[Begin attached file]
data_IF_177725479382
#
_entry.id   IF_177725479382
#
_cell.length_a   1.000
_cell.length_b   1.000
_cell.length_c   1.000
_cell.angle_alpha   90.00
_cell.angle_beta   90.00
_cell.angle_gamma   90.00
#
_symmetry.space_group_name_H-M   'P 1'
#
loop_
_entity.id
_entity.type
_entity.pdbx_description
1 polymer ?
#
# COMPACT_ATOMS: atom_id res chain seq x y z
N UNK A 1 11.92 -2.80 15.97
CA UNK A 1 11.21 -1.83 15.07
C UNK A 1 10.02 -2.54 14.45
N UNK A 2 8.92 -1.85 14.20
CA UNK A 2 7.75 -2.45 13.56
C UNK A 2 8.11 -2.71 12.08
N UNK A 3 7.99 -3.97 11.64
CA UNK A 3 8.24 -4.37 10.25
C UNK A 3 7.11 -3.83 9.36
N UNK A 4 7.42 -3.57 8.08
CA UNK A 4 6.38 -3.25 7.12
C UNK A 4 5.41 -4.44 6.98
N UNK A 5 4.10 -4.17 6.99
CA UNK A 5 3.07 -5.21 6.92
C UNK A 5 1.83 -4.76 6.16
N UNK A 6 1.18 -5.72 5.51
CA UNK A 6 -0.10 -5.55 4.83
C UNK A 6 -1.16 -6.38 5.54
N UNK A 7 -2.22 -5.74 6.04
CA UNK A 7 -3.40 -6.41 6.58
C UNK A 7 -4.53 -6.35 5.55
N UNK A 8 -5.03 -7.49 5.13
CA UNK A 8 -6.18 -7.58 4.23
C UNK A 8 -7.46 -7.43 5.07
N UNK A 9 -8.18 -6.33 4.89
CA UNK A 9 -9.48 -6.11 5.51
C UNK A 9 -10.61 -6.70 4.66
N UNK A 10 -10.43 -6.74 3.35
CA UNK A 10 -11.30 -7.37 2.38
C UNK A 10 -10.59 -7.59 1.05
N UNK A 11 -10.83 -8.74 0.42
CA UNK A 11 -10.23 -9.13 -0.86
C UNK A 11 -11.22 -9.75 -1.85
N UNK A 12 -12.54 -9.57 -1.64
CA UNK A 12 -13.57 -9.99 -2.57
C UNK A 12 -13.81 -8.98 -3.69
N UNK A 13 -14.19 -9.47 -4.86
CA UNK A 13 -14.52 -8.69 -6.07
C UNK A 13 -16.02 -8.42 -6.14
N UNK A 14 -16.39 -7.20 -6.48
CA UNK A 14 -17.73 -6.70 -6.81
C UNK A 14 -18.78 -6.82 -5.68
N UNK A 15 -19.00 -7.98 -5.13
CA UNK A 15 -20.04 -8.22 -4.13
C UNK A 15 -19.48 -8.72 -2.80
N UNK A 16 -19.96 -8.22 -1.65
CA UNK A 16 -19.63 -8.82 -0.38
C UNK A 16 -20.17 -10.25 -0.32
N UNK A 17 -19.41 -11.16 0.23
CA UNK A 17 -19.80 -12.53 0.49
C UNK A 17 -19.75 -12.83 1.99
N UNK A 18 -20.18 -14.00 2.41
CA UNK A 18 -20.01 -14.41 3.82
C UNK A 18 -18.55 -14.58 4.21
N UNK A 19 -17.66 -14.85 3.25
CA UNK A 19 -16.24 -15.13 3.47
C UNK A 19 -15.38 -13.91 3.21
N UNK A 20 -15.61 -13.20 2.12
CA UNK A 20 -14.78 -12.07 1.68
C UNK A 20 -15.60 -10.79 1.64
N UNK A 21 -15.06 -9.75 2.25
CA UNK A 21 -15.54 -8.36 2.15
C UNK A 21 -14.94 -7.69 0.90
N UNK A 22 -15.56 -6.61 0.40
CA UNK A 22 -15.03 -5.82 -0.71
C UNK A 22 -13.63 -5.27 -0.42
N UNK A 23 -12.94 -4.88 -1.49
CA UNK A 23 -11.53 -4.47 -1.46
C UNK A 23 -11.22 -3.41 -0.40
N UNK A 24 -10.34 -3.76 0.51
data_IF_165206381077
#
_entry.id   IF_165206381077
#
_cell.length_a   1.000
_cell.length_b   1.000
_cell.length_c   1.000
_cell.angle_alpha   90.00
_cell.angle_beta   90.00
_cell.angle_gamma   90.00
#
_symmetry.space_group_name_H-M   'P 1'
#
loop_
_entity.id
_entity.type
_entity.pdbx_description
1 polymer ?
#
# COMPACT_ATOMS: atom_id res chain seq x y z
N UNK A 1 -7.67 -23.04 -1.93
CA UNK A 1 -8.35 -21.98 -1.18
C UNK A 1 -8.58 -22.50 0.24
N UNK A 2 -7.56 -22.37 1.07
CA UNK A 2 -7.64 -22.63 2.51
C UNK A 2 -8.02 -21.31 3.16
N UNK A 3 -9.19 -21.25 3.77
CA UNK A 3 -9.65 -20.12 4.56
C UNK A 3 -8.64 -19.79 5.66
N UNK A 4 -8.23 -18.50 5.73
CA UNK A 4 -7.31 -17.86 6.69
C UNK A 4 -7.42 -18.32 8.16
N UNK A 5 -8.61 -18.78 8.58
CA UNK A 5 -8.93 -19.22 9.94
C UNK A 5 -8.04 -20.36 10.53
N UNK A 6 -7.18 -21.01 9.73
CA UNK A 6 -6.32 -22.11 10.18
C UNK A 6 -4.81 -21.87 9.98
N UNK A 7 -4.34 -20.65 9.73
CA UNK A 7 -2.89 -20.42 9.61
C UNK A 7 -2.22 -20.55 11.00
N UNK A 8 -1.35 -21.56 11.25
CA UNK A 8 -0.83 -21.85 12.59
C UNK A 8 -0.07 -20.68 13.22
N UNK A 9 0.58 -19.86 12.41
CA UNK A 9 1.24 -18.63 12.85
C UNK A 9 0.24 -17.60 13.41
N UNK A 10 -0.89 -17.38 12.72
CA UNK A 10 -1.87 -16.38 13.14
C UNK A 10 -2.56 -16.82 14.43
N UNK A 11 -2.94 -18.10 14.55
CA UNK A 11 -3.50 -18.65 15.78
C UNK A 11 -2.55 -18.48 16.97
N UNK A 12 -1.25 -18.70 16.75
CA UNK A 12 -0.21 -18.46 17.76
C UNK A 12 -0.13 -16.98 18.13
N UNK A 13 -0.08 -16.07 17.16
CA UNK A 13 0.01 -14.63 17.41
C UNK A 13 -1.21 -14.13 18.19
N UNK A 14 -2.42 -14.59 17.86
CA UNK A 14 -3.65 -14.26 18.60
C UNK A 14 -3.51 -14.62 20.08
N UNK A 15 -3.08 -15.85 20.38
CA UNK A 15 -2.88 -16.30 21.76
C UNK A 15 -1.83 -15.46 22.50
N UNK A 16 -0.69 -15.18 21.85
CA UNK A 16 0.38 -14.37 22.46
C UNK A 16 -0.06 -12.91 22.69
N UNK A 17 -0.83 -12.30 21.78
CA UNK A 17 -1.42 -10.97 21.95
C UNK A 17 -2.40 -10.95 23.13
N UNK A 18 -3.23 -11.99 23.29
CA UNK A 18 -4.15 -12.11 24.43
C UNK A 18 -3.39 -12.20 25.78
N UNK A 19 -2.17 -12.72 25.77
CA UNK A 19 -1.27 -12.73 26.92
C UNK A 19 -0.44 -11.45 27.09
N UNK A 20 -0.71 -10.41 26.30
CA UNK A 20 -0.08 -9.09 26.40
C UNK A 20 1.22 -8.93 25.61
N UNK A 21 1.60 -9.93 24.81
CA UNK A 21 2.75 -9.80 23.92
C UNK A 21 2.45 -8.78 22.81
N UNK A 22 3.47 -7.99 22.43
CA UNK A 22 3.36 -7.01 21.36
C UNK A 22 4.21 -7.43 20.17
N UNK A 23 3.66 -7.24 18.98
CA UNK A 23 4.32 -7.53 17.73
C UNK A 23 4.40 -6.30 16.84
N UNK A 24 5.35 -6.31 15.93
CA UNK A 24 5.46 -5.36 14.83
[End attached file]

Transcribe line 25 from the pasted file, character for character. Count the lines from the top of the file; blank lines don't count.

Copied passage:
CA UNK A 2 7.75 -2.45 13.56